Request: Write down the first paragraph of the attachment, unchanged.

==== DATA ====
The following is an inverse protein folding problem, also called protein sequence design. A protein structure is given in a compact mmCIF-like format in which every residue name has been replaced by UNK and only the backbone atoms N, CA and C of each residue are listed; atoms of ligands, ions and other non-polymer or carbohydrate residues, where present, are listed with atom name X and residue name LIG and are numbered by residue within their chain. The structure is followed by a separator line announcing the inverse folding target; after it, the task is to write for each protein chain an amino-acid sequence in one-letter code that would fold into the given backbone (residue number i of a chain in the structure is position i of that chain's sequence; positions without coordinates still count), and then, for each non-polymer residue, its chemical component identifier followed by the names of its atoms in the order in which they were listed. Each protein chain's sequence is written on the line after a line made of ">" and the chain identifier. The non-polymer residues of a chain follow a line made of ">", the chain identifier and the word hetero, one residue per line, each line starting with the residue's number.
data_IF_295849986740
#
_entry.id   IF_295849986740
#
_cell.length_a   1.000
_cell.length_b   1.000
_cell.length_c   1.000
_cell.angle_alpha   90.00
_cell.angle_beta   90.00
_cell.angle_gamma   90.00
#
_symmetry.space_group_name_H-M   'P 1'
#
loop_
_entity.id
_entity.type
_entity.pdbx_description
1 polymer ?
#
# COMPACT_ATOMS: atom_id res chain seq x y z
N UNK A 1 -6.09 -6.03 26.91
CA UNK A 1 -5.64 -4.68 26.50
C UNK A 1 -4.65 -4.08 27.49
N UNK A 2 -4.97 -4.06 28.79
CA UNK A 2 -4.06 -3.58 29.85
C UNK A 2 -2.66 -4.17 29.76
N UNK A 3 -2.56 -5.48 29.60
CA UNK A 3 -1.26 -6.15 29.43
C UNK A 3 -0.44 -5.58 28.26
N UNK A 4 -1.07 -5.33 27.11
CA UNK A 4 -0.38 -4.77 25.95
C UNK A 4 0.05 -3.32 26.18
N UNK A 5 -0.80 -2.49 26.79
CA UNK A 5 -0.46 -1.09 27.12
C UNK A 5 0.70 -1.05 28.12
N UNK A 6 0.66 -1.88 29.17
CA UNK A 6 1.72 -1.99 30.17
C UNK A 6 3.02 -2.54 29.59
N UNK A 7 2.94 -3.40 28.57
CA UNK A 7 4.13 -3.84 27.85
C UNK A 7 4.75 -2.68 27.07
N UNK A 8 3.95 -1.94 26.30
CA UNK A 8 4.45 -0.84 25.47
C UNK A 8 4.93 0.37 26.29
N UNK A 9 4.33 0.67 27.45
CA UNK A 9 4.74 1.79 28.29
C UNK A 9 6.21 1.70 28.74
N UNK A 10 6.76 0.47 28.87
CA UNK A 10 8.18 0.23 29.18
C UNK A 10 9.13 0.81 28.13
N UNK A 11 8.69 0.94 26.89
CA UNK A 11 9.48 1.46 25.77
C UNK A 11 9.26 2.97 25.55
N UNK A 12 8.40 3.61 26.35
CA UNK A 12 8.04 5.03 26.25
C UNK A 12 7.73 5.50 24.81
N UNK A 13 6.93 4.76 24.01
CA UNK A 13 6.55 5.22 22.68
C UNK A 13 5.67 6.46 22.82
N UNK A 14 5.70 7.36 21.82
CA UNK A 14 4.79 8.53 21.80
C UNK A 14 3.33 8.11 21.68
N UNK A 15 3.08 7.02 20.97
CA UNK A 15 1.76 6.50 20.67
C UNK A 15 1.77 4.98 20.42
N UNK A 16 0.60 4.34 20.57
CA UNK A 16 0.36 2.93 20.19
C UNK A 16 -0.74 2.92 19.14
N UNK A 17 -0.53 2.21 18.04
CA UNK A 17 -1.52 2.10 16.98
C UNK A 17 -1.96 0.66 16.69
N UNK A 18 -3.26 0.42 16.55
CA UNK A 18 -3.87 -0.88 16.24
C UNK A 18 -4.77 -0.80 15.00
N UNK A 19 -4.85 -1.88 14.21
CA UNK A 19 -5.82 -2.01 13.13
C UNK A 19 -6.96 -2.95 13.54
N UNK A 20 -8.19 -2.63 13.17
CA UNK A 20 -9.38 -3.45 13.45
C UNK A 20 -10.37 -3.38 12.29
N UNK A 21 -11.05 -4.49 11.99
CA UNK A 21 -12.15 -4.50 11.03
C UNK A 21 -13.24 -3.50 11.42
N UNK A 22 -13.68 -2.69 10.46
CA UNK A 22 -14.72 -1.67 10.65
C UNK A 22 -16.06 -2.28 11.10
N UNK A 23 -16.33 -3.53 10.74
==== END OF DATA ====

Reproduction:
The following is an inverse protein folding problem, also called protein sequence design. A protein structure is given in a compact mmCIF-like format in which every residue name has been replaced by UNK and only the backbone atoms N, CA and C of each residue are listed; atoms of ligands, ions and other non-polymer or carbohydrate residues, where present, are listed with atom name X and residue name LIG and are numbered by residue within their chain. The structure is followed by a separator line announcing the inverse folding target; after it, the task is to write for each protein chain an amino-acid sequence in one-letter code that would fold into the given backbone (residue number i of a chain in the structure is position i of that chain's sequence; positions without coordinates still count), and then, for each non-polymer residue, its chemical component identifier followed by the names of its atoms in the order in which they were listed. Each protein chain's sequence is written on the line after a line made of ">" and the chain identifier. The non-polymer residues of a chain follow a line made of ">", the chain identifier and the word hetero, one residue per line, each line starting with the residue's number.